Active and passive filters are the two main categories of filters currently available on the world market.
The first question, therefore, that the businessman interested in purchasing filters – to protect his equipment, save energy and reap the overall benefits of filtering – is whether he should resort to active or passive filters .
In this article, we will compare the two categories in order to help the entrepreneur in the decision he is called upon to take regarding the choice of filter category.Both active and passive filters are designed to eliminate harmonics. However, the two types are radically different in how they operate, the degree of damping of harmonics, cosine correction, its applications, lifetime and cost.
The following is a comparison of active and passive filters with respect to the above-mentioned key comparison criteria.
How It Works
Passive filters typically aim at eliminating a harmonic of a particular order (eg, 5th, 7th etc) and are designed “on demand” depending on the magnitude of the harmonic voltage or current of the installation. Therefore, they are more suitable for cases where there is a small number of harmonics, because where there is a large number of harmonics, a corresponding number of passive filters is needed, increasing the total cost.
For example, if in a network such as the one shown in the figure below, nonlinear loads create harmonics of 5th, 7th, 11th and 13th classes, we should use four (4) different filters, one for each harmonic.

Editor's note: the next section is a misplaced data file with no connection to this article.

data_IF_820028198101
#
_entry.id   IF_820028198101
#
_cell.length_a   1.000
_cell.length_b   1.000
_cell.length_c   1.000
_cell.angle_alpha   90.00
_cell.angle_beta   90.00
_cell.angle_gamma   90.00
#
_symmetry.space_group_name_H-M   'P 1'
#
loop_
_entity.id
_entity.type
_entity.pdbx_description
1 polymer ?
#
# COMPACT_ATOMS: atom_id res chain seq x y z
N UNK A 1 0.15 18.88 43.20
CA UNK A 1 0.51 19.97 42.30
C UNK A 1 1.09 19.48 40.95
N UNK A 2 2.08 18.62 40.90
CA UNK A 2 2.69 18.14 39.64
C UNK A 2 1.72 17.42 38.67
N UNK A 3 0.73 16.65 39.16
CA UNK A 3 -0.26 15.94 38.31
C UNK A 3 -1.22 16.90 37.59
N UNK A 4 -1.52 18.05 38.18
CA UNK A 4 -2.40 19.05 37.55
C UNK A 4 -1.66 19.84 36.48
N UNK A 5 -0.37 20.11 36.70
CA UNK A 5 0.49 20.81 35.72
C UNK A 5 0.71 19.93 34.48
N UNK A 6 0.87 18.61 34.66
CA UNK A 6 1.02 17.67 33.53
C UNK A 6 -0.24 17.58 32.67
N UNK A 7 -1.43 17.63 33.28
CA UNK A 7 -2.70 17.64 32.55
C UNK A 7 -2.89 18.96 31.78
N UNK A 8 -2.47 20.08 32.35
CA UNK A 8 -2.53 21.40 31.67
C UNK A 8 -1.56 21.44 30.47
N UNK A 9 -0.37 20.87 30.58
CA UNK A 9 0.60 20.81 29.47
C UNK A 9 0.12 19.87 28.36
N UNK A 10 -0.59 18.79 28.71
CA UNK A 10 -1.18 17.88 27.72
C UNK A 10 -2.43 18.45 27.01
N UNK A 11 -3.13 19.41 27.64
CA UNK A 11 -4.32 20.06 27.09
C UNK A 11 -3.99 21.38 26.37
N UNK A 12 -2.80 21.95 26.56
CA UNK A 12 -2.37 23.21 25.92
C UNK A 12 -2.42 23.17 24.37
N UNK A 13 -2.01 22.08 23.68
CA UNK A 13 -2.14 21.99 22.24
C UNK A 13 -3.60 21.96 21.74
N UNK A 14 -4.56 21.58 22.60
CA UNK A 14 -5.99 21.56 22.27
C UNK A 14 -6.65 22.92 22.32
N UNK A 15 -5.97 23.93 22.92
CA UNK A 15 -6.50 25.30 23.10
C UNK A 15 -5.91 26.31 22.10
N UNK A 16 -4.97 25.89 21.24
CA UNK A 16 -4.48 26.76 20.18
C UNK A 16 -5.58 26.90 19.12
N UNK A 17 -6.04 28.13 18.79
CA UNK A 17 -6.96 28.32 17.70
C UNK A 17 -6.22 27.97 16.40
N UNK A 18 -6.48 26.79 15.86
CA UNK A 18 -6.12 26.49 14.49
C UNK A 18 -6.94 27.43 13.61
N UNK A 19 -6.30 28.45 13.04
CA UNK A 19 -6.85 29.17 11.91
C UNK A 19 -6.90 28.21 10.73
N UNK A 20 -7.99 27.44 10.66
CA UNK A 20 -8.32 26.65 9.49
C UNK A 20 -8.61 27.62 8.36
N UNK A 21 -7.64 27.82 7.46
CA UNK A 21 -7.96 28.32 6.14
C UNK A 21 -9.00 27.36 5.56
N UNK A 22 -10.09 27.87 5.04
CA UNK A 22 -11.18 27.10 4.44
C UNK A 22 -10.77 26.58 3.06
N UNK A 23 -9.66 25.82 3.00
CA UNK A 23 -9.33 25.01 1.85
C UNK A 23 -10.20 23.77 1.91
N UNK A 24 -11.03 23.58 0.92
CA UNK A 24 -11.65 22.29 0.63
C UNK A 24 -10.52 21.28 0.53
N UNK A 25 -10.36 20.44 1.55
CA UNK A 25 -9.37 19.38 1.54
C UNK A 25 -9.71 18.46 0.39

Instead, active filters are not designed according to the needs of specific networks or facilities. Their functions are adjustable so they can respond to a wide range of applications, but also to dynamic variations of harmonic sizes.
More specifically, in the network of the figure below, the active filter with the aid of Strength Transformers (CT) continuously measures the line current, calculates accurately the current of all harmonics and creates an exact opposite, which is injected into the grid and compensates for the current of harmonics.
Therefore, a network needs only one active filter to eliminate the harmonics of all classes, even if their values fluctuate. This makes the active filters an ideal choice for installations with harmonics of many different classes, but a
Degree of damping of harmonics
Harmonic depreciation rate is a key criterion for choosing a filter.
Passive filters do not completely eliminate the magnitude of harmonics, but only a fraction of them. Thus, in cases where the higher harmonics are not significantly larger than the basic 1st harmonic, the effect of passive filters reduces the magnitude of the harmonics to permissible levels. But if we have, for example, a very large 5th harmonic, the filter used will have a very high damping capacity to limit it effectively.
Active filters achieve greater harmonic eradication rates, reaching even 100% in low-order harmonics (150-350 Hz). Some active filters have been specially designed to eliminate harmonics even at frequencies 5-6 kHz, that is, 100th order.
The following diagram shows the percentage of harmonics of an active filter relative to the order of each harmonic. We observe that the most common harmonics such as 3rd, 5th and 7th can be completely eliminated, while higher order harmonics are also significantly reduced.
With regard to the total THD harmonic deformation factor, according to the requirements of IEEE 519, its value should be below 5% or even below 3% in hospital and aerodrome applications.